Wednesday, April 06, 2011

Faith Works 4-9

Faith Works 4-9-11

Jeff Gill


Religious, But Not Very Spiritual



Spirituality is a word that won't get you thrown out of too many respectable establishments.


Cultivating a sense of the spiritual is a welcome topic even among the largely secular and unchurched, whether through exercise classes or martial arts or even spending your money to join a "ghost hunt" which is largely sitting around past midnight in a darkened, unfinished room with a digital thermometer and audio recorder.


"I consider myself spiritual, not religious" is a cliché which can be counted on to travel well in many circles, where it won't even be called cliché . . . more like conventional wisdom.


That's how all the cool kids feel, right?


This is the big weekend for the "Church of the Great Outdoors" and the "I Meet God on the Golf Course" denomination thereof, where the High Mass is held at its Vaticanesque enclave of Augusta, Georgia. The Memorial may be a source of civic pride in central Ohio, but ah, The Masters (there should probably be a copyright circle-c there, but the commercialism takes away from the spiritual cachet, don't you think?).


The Masters draws in even agnostics & atheists like me, for the sweet bird song in the background of the broadcast (never mind that CBS piped in augmentation in previous years; they promise they've stopped); the gentle arc of the bridge over some point on the course named for some saint or significant figure in the history of private golf clubs, framed by early spring flowering trees, and the steady, vibrant greens of the stage the drama acts out upon – it's quite a display.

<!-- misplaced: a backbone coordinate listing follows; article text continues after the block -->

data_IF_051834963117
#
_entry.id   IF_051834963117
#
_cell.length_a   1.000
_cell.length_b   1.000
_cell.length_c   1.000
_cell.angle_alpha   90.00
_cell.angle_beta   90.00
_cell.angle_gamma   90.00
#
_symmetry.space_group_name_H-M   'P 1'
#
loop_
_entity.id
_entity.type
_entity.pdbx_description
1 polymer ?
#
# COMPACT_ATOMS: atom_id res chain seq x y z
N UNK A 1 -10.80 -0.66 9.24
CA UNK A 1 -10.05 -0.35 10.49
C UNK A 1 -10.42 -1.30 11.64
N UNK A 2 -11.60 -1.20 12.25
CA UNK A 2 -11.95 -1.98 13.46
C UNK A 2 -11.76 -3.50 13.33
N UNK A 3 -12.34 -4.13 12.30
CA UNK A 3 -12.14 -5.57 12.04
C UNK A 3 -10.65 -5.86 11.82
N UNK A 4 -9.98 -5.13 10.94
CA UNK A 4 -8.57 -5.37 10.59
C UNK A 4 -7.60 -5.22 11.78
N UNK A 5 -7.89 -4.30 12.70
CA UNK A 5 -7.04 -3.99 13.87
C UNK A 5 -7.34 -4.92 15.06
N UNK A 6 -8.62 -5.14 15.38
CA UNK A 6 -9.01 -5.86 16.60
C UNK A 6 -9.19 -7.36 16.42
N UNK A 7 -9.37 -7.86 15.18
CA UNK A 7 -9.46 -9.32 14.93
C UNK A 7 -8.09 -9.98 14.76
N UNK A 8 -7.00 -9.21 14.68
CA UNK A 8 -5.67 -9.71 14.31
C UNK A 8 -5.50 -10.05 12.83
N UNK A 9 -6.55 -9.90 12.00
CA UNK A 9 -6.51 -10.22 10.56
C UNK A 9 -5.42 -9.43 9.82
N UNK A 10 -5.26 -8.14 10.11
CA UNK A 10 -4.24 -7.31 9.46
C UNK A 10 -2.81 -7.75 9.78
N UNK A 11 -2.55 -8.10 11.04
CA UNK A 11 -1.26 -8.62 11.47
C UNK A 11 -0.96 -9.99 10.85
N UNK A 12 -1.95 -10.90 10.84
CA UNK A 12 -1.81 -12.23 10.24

You may not golf, but you get a feeling out of watching it play out; Jan Fink does a marvelous job of giving you a Newark-eye view of being in the middle of the ceremonies and circumstances, and I always eagerly read his tales, having never golfed a round in my life.


Is this an example of "spiritual, not religious"? Likely so, especially when one key imputation of the phrase is "I don't have to go to some gathering of people at set times and days to have a spiritual feeling." That's part of the whole "I can encounter God better at Amen Corner than I do in Sunday services," or "Worship, for me, is being out under the trees…as long as my ball isn't too far under the trees."


To which I always say "don't doubt it for a minute: but do you? Do you pause and thank God for life that day, beauty in that place, a plan for the future beyond the eighteenth hole?"